Arab Spring challenges 'must be tackled at economic conference'
A recent economic report noted that unemployment in 2011 stood at 16 percent in Arab countries where 17 million people out of 300 million are jobless
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A two-day Arab economic summit that opens in Riyadh on Jan. 21 must break with tradition and tackle people’s aspirations in the wake of the Arab Spring uprisings, Foreign Minister Prince Saud Al-Faisal said on Saturday.
“Our meeting should not be mired in routine,” Prince Saud said while presiding over a meeting to prepare for the third Arab Economic and Social Development Summit.
Prince Saud also said that Custodian of the Two Holy Mosques King Abdullah will unveil a specific strategy for regional growth at the third Arab Economic and Social Development Summit in Riyadh tomorrow.
The minister stressed that the summit must tackle “the problems and issues that concern the lives of our people. We must meet the aspirations of the people.” A recent economic report noted that unemployment in 2011 stood at 16 percent in Arab countries where 17 million people out of 300 million are jobless. At the same time inter-Arab investments stood at a mere $ 25 billion across the region.
The summit is expected to discuss the amendment of an Arab convention on investments in a bid to bolster the role of the private sector, the minister said.
The meeting would also examine means of drawing up new financial resources to support impoverished Arab states, he added.
Tomorrow's summit will follow up on decisions adopted at the previous two summits, in Kuwait in 2009 and Sharm El-Sheikh in 2011.
Prince Saud took over as chairperson of the summit from Egyptian Foreign Minister Mohamed Kamil Amr at the meeting attended by finance and foreign ministers of 21 Arab states. Amr delivered the opening speech before handing over the position to the host country.
Secretary-General of the Arab League Nabil El-Araby also spoke at the opening session of the preparatory meeting which was followed by a closed-door discussion.
Prince Saud said the Arab region has the optimal geographic, climatic and economic factors for the development of a local and sustainable industry in the field of renewable energy.
He said that the exploitation of available renewable energy resources can be undertaken after the transfer of technology to Arab countries. This is a strategic option for the Arab region. Such measures would ensure the provision and diversification of energy sources to attract local and global customers.
“The Arab strategy for the development of renewable energy which will be proposed at the Monday summit promises a new horizon for the Arab world, to meet the aspirations of its citizens." The prince pointed out that the strategy includes plans to involve the private sector more effectively in investment in renewable energy projects and to propose appropriate sources of funding that contribute to building an Arab market.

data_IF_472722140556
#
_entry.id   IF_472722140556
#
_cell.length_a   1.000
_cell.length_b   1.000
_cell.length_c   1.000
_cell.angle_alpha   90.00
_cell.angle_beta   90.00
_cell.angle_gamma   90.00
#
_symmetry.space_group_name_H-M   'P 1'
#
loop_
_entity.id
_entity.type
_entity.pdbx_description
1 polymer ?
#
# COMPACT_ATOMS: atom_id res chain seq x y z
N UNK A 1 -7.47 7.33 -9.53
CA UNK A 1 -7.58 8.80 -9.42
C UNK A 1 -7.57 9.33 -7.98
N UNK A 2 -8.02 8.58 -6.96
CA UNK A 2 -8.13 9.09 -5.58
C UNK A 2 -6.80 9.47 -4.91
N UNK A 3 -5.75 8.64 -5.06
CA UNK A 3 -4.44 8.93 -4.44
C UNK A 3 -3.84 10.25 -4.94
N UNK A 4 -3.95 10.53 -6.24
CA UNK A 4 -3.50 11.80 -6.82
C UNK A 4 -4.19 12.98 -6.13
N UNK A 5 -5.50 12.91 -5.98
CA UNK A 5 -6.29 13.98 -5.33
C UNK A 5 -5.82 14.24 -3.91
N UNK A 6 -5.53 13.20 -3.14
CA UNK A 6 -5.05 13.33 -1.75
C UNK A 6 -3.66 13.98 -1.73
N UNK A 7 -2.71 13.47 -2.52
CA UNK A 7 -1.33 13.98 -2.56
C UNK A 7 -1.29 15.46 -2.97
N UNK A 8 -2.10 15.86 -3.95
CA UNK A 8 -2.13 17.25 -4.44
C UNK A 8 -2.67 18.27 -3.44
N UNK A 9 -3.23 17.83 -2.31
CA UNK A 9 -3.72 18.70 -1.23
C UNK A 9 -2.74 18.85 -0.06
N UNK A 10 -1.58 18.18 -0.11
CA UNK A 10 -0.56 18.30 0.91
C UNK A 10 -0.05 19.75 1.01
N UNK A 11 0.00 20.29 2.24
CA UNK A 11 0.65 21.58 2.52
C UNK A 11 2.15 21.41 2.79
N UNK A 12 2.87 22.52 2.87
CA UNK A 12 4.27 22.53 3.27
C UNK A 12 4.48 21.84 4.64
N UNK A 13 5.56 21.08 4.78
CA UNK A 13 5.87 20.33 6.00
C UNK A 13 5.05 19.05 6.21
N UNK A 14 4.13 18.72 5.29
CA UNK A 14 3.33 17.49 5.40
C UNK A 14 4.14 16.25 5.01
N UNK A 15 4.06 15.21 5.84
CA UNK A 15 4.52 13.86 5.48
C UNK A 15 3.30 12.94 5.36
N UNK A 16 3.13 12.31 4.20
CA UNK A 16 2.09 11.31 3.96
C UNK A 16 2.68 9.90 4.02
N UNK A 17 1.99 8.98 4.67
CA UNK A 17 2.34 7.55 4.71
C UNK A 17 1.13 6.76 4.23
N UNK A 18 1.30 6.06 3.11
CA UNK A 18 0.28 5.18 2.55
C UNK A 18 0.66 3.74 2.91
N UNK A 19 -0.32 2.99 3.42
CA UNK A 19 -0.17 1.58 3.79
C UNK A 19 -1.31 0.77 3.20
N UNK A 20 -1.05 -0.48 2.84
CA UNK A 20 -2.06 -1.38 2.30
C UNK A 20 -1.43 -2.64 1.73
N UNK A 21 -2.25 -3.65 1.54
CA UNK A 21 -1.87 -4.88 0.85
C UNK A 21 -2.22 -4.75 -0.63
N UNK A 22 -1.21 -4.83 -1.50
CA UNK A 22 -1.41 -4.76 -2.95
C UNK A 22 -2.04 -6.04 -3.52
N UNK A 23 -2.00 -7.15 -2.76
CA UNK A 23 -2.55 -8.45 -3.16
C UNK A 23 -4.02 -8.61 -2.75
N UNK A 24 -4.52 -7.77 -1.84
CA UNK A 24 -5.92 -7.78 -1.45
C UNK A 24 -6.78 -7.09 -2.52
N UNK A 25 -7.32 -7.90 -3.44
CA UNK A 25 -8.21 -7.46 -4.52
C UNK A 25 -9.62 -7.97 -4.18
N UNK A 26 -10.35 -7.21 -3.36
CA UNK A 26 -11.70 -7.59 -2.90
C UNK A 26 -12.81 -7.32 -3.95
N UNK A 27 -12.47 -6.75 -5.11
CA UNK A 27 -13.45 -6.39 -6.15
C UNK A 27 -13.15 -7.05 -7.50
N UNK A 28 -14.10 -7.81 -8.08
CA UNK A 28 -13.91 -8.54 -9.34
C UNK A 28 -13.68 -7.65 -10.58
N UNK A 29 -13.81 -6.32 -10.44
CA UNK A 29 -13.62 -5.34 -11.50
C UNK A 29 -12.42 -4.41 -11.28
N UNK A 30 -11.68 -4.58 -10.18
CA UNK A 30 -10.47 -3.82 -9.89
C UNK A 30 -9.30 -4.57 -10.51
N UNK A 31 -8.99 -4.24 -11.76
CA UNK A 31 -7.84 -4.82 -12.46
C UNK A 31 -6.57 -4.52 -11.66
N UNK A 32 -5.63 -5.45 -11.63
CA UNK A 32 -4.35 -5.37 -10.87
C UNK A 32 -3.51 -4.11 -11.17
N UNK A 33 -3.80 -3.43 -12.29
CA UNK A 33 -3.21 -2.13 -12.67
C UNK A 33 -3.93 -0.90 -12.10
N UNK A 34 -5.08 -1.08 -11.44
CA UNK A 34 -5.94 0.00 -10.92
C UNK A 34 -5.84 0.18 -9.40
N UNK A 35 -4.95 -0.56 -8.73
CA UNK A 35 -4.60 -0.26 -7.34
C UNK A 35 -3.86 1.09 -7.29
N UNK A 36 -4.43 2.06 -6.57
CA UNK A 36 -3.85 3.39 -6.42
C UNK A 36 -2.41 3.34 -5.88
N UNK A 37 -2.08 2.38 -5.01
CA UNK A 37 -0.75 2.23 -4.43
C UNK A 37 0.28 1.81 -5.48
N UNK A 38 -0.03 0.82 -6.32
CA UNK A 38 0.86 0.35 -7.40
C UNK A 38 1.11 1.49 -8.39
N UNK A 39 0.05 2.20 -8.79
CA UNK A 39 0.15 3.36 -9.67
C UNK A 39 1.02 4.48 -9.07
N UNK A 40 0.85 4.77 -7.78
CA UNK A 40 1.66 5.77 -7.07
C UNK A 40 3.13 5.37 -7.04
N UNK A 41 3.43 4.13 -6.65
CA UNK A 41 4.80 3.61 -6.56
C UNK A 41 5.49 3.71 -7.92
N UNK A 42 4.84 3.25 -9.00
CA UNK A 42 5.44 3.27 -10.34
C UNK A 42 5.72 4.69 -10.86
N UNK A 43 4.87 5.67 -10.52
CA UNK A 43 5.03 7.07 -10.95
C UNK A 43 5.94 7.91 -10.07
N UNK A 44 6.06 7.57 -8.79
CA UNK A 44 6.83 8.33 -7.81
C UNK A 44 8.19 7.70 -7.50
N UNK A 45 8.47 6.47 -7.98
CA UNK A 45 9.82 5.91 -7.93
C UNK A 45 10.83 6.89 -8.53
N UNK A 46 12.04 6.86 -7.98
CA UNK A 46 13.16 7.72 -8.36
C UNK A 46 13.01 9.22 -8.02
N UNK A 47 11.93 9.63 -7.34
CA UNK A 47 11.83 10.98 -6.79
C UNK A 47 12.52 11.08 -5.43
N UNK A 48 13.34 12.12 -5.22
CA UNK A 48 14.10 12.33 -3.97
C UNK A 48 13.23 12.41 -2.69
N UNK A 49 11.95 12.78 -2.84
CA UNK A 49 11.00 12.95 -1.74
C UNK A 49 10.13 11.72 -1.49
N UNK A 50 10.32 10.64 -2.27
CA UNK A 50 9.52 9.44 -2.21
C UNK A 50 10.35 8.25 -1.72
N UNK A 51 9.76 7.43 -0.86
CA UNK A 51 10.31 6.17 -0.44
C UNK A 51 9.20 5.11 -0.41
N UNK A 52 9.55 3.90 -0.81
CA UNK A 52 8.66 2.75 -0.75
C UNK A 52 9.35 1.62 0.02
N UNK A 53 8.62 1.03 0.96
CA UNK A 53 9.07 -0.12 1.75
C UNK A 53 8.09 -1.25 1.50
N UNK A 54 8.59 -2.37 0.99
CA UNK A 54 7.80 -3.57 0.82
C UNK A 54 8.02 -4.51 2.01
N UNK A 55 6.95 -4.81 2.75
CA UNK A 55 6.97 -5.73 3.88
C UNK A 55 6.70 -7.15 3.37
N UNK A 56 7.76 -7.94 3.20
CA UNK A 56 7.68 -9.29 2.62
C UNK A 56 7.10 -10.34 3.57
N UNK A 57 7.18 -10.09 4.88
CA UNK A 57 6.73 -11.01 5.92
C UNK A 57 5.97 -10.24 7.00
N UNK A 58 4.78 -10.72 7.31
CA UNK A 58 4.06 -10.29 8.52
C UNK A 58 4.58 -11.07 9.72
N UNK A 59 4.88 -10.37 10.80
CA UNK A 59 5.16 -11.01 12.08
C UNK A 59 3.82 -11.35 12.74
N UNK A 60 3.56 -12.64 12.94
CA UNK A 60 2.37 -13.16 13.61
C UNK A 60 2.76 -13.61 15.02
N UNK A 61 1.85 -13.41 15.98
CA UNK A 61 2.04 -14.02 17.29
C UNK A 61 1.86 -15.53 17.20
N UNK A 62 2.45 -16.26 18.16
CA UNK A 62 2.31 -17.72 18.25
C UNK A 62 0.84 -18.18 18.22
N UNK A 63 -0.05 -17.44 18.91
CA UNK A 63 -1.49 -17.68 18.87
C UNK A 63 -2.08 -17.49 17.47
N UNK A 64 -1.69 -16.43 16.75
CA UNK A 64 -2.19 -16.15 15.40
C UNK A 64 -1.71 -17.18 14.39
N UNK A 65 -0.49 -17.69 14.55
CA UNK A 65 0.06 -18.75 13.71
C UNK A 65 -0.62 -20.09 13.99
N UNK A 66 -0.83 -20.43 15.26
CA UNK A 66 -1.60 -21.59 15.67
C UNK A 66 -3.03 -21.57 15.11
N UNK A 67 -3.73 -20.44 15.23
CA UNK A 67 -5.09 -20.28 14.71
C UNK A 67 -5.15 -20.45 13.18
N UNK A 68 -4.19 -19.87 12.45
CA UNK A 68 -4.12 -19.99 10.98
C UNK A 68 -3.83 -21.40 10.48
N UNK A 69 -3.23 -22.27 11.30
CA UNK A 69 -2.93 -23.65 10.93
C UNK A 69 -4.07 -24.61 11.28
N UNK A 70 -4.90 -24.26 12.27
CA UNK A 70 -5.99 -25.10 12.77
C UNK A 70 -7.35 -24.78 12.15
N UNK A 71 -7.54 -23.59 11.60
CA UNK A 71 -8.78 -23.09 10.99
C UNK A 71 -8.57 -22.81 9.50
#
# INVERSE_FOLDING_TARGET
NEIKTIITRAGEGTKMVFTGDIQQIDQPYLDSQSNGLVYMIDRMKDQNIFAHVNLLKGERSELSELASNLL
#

He pointed out that noncommunicable diseases — cardiovascular diseases, diabetes, cancer and chronic respiratory diseases — form a significant burden on the economies and health systems in Arab countries.
Prince Saud pointed out that the World Health Organization (WHO) statistics for 2010 showed that deaths from noncommunicable diseases in Arab countries were between 27 percent and 84 percent of total deaths.
The draft resolution of the Riyadh Declaration, issued by the international conference for healthy lifestyles and noncommunicable diseases in the Arab world, was tabled yesterday by the minister for discussion.
The draft recommended a technical secretariat of the Council of Arab Ministers of Health to follow up on the implementation of the recommendations of the declaration.
Prince Saud added that it was important to involve government and nongovernmental institutions and academic institutions in national efforts to curb the spread of noncommunicable diseases in the Arab world and to reduce the hazards leading to these diseases.
He said the meeting must address the "most important topics and key issues that touch the lives of our peoples." “The Arab world has witnessed a number of changes and challenges over the past two years. Although they have taken apparent political forms, we should not overlook their real causes. We cannot ignore developmental aspects or aspirations.” He also stressed the need for joint Arab action for a Greater Arab Free Trade Zone and setting up of the Customs Union by 2015.
Prince Saud pointed out that the Arab world was blessed with natural, human and financial resources, and was a strategic location that can attract foreign investments and build inter-Arab trade.
He also called on the summit to adopt an amended unified agreement for pan-Arab investment, to strengthen the role of the private sector as a key partner in Arab economic and social development.
He also stressed the need to achieve the Millennium Development Goals and focus on additional resources to support the efforts of the least developed Arab countries.
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